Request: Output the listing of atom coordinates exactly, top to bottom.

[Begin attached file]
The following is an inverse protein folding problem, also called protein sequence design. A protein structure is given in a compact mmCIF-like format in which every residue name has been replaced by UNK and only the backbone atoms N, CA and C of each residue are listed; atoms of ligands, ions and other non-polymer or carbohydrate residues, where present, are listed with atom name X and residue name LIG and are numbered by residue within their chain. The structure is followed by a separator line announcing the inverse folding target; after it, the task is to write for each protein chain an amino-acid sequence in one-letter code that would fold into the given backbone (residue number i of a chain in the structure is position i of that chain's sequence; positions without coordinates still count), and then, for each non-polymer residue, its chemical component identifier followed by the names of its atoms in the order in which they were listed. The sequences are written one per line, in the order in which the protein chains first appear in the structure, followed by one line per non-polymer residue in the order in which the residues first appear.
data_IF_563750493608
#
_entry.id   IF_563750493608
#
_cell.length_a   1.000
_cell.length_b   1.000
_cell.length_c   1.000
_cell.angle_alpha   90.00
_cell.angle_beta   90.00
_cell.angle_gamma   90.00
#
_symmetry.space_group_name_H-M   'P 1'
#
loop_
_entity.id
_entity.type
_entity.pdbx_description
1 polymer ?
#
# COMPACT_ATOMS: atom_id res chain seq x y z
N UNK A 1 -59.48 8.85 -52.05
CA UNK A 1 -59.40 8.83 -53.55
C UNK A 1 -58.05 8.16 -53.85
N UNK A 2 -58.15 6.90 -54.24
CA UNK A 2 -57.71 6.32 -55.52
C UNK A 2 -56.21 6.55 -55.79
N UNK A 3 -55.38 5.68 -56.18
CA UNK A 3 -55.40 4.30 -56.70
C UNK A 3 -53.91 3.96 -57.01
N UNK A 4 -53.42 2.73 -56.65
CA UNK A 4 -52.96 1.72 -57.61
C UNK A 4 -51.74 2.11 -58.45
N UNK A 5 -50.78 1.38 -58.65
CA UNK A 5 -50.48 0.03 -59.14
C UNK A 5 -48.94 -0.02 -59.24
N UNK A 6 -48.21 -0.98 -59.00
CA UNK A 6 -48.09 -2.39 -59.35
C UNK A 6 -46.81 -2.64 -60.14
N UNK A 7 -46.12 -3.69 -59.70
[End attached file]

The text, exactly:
The following is an inverse protein folding problem, also called protein sequence design. A protein structure is given in a compact mmCIF-like format in which every residue name has been replaced by UNK and only the backbone atoms N, CA and C of each residue are listed; atoms of ligands, ions and other non-polymer or carbohydrate residues, where present, are listed with atom name X and residue name LIG and are numbered by residue within their chain. The structure is followed by a separator line announcing the inverse folding target; after it, the task is to write for each protein chain an amino-acid sequence in one-letter code that would fold into the given backbone (residue number i of a chain in the structure is position i of that chain's sequence; positions without coordinates still count), and then, for each non-polymer residue, its chemical component identifier followed by the names of its atoms in the order in which they were listed. The sequences are written one per line, in the order in which the protein chains first appear in the structure, followed by one line per non-polymer residue in the order in which the residues first appear.
data_IF_563750493608
#
_entry.id   IF_563750493608
#
_cell.length_a   1.000
_cell.length_b   1.000
_cell.length_c   1.000
_cell.angle_alpha   90.00
_cell.angle_beta   90.00
_cell.angle_gamma   90.00
#
_symmetry.space_group_name_H-M   'P 1'
#
loop_
_entity.id
_entity.type
_entity.pdbx_description
1 polymer ?
#
# COMPACT_ATOMS: atom_id res chain seq x y z
N UNK A 1 -59.48 8.85 -52.05
CA UNK A 1 -59.40 8.83 -53.55
C UNK A 1 -58.05 8.16 -53.85
N UNK A 2 -58.15 6.90 -54.24
CA UNK A 2 -57.71 6.32 -55.52
C UNK A 2 -56.21 6.55 -55.79
N UNK A 3 -55.38 5.68 -56.18
CA UNK A 3 -55.40 4.30 -56.70
C UNK A 3 -53.91 3.96 -57.01
N UNK A 4 -53.42 2.73 -56.65
CA UNK A 4 -52.96 1.72 -57.61
C UNK A 4 -51.74 2.11 -58.45
N UNK A 5 -50.78 1.38 -58.65
CA UNK A 5 -50.48 0.03 -59.14
C UNK A 5 -48.94 -0.02 -59.24
N UNK A 6 -48.21 -0.98 -59.00
CA UNK A 6 -48.09 -2.39 -59.35
C UNK A 6 -46.81 -2.64 -60.14
N UNK A 7 -46.12 -3.69 -59.70